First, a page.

Every law faculty member has, at one time or another, had to sit down with someone interested in the teaching market and explain the criteria used by most law schools in selecting faculty. Anyone who has participated in the appointments process at a law school knows that random factors always intervene. Moreover, since law schools only typically require a JD (and some not even that), every graduate meets this criteria. As a result, law schools have to use other factors to reduce down the pool of candidates.
In providing insight into this often Delphic process, the usual advice is likely to involved recommendations of a judicial clerkship, the publication of a law article (notes in law school for the most part do not count), and perhaps the teaching of a law class.
An empirical article about the market for law faculty titled The Labor Market for New Law Professors and written by two faculty members, Professors Tracey George at Vanderbilt Law School and Albert Yoon at the University of Toronto, provided some statistical analysis that may refine these answers. The piece examined the factors that went into obtaining a short interview at the AALS conference, a callback interview, and a final offer. The article used survey data from 2007-2008 and does not account for any shift in hiring market dynamics that have occurred since then. The article also relied on survey data that was supplemented by "limited biographical information" from other sources.
The article suggests that stage of career matters. The optimal time to apply for law teaching is within a decade of graduation. Judicial clerkships are a plus (not at the screening stage but at the job talk phase) as are published articles. Notably, as one might suspect, the type of teaching experience matters. Non-law teaching does not provide a plus in the hiring process. Moreover, while writing is a plus, the publication needs to be in a top 100 journal. See Id. ("A top-100 law journal continues to be an important plus: such candidates were 18-20% more likely to have job talks.").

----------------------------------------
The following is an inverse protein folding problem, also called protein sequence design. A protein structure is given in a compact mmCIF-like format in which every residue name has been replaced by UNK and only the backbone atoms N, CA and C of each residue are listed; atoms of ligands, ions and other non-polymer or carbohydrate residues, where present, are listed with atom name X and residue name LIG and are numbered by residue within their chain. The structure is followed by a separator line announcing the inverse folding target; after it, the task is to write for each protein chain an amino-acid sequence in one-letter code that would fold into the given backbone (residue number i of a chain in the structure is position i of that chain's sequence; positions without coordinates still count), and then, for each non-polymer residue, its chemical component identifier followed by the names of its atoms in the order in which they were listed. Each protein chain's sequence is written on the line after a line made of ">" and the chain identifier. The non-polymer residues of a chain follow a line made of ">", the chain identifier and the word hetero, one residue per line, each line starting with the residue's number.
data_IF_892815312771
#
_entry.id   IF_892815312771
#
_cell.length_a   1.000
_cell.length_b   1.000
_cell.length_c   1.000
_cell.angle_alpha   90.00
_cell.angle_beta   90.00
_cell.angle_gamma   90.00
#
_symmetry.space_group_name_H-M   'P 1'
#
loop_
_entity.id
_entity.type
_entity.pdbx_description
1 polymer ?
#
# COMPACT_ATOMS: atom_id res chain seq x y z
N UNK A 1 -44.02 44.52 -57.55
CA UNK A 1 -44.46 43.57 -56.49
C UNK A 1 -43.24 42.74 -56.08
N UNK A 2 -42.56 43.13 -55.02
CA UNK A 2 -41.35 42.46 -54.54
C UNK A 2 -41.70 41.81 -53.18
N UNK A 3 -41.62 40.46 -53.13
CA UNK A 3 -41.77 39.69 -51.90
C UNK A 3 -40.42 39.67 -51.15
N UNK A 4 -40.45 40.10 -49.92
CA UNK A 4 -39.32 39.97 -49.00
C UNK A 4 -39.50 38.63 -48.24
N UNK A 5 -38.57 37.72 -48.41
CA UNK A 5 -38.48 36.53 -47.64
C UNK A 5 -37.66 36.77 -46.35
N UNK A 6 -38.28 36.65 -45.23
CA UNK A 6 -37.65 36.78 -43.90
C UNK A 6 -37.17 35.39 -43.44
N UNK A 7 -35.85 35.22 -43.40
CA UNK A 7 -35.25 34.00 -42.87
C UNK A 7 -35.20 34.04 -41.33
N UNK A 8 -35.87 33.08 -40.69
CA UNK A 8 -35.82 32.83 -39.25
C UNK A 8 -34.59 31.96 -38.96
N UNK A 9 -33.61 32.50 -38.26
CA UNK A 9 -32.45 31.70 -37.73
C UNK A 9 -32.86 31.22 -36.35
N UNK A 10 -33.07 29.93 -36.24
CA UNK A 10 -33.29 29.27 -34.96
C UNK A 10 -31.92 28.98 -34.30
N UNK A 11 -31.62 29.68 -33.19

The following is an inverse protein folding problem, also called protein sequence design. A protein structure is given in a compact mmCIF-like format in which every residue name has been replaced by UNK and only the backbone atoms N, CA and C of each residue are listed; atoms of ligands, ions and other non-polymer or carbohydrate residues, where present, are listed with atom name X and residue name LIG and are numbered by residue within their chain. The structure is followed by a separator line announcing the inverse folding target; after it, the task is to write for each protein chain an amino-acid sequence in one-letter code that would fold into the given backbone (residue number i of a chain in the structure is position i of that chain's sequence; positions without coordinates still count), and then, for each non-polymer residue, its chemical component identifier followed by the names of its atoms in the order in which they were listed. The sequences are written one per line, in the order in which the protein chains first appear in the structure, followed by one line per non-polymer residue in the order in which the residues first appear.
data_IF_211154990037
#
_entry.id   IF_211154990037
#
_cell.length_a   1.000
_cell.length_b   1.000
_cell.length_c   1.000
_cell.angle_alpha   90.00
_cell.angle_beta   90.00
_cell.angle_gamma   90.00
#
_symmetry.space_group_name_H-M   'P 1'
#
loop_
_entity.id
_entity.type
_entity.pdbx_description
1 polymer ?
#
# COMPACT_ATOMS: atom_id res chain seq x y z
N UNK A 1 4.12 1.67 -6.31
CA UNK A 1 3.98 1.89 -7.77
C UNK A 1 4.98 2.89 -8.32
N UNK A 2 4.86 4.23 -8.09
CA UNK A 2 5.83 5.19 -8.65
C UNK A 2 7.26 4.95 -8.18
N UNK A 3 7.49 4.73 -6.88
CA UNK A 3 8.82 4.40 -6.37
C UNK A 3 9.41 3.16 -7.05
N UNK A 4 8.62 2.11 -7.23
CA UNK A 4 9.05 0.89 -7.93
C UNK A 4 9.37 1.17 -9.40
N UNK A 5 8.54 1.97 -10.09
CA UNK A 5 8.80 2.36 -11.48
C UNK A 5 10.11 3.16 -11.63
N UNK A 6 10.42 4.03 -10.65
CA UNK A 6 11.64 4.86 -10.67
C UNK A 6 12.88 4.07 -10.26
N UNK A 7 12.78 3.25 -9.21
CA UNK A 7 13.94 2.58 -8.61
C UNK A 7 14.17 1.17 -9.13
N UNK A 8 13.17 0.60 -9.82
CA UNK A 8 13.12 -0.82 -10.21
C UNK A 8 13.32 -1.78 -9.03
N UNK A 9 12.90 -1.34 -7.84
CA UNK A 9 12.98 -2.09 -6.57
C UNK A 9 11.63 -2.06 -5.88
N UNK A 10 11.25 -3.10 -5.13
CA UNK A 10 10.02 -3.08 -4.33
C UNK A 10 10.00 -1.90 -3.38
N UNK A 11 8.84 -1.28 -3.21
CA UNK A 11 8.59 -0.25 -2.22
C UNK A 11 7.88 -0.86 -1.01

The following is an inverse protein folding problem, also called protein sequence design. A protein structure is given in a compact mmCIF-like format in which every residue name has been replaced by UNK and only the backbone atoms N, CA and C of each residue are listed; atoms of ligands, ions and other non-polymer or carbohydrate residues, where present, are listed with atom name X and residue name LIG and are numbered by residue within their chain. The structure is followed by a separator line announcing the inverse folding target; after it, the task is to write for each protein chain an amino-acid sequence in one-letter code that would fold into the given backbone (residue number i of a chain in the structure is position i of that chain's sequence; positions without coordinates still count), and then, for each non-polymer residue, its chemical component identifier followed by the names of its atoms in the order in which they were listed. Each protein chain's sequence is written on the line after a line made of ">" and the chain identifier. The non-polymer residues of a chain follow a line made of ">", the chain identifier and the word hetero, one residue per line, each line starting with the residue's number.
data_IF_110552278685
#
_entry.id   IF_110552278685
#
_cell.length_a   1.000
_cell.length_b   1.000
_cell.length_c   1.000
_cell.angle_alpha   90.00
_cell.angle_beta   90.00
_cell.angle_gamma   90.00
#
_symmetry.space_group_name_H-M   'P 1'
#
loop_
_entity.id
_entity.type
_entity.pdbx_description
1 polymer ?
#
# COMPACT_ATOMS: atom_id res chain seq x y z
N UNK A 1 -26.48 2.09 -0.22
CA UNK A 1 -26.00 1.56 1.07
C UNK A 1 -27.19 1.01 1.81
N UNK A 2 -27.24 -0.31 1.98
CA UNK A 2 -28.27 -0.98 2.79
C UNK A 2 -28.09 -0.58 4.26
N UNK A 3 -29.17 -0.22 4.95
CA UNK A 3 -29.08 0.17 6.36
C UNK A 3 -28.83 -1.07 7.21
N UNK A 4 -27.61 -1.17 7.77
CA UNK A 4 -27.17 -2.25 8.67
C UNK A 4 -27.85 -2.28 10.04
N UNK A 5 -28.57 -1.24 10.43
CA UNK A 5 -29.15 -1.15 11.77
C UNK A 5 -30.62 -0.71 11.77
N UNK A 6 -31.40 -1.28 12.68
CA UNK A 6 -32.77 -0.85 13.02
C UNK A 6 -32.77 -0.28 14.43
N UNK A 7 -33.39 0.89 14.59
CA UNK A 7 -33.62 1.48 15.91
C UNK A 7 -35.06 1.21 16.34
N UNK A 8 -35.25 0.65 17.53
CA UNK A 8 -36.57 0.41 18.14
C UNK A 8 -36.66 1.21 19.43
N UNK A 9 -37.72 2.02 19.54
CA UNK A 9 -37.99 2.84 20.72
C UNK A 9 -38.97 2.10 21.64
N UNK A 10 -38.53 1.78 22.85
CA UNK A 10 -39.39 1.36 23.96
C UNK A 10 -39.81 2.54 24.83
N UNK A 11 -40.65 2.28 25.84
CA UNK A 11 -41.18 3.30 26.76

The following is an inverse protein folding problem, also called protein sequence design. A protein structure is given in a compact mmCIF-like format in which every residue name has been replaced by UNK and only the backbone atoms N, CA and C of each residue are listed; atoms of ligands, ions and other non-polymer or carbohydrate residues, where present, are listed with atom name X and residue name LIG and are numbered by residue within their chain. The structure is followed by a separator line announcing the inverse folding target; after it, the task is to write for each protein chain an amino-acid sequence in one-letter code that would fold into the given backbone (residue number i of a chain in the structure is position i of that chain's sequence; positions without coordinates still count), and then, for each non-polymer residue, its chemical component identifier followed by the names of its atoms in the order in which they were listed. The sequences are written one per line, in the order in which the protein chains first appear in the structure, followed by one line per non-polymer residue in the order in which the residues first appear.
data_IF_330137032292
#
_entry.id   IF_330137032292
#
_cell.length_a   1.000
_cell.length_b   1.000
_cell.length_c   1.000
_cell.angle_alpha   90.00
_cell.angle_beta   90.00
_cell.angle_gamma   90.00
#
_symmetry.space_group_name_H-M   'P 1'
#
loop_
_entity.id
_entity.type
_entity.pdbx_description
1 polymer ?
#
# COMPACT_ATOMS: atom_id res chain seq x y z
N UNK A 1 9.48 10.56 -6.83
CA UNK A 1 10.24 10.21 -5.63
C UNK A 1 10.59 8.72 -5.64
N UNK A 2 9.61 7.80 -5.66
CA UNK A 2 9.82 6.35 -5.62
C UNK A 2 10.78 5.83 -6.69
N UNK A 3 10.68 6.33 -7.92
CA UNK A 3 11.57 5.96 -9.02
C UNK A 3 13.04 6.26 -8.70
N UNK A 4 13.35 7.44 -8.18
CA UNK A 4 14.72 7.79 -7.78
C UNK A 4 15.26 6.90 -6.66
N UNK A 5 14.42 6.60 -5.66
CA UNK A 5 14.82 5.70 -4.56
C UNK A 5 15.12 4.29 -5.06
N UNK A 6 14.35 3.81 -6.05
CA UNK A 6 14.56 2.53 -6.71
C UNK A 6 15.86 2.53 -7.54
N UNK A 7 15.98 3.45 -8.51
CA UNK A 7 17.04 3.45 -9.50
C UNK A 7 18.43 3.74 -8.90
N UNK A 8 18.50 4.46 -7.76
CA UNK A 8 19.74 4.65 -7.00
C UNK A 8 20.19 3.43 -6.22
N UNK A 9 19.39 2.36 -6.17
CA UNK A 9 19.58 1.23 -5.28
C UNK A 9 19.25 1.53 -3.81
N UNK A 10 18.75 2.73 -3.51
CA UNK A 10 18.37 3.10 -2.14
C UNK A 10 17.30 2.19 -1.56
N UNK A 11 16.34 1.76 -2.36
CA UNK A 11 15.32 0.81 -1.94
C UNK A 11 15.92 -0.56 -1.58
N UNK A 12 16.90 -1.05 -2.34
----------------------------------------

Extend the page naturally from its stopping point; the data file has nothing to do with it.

As the article describes:
- Candidates who graduated within the last ten years were 30-37% more likely to receive an offer than those who graduated outside of this window. A judicial clerkship improves the probability of being hired by roughly 9-19% (the effect diminishes sharply once controls are added for rank of law school attended). Prior experience in law teaching increases the probability by 25-27%. (But non-law teaching experience does not improve one’s chances.) An article in a top-100 journal increases the probability by 18%-20%.
Other factors matter in an uneven way. Increasingly, candidates seem to come to the teaching market with JDs and PhDs. PhDs can help. As the article notes: "Non-law doctorates, regardless of subject, are statistically significantly related to the probability of being asked for a call-back".
With respect to hiring, however, a PhD affects placement. Those with PhDs "who were no more likely to be hired, but conditioned on being hired, more likely to end up at a Tier-1 law school". As the article concluded:
- This means that conditioned on being hired, applicants with a PhD are less than half as likely to end up at Tier-3 or Tier-4 schools as applicants without PhDs, but more than twice as likely to end up at a Tier-1 school. In other words, having a PhD may not affect one’s chances of getting a tenure-track job, but appears to have a significant and positive effect on placement.
Perhaps the most interesting factor is the importance of law school teaching or a fellowship position. The statistics showed that this group had a 34-35% greater likelihood of obtaining a job talk. See Id. ("The largest factor came from professional employment: respondents from a law school teaching or fellowship position were 34-35% more likely to have job talk offers than the baseline group. In pair-wise comparisons, they were also at least 25% more likely to have job talk offers than respondents from any other employment.").
There are any number of explanations for this "bump." One is that teaching at a law school provides an indicia of how the candidate will succeed at one of the major tasks on any law faculty. In short, the information to some degree reduces hiring risk. More likely, however, the fellowship programs often try to set themselves up as a feeder for teaching positions, likely obtaining higher quality candidates. To the extent this is true, the programs may provide assistance in the faculty job market, whether assistance in creating a strong record or in preparing for the rigors of the AALS interview process.
Finally, what everyone also knows, is that the law school attended matters. Id. ("As expected, Tier-1 graduates and law teaching fellows fared better than other applicants").
So the advice today? Mostly the same: clerk, publish (even if not in the top 100, its important to show a culture of writing), and teach, with the proviso that a fellowship program is a good idea if it has a strong record for faculty placement. Finally, if you want a top law school teaching post to an elite law school get a PhD.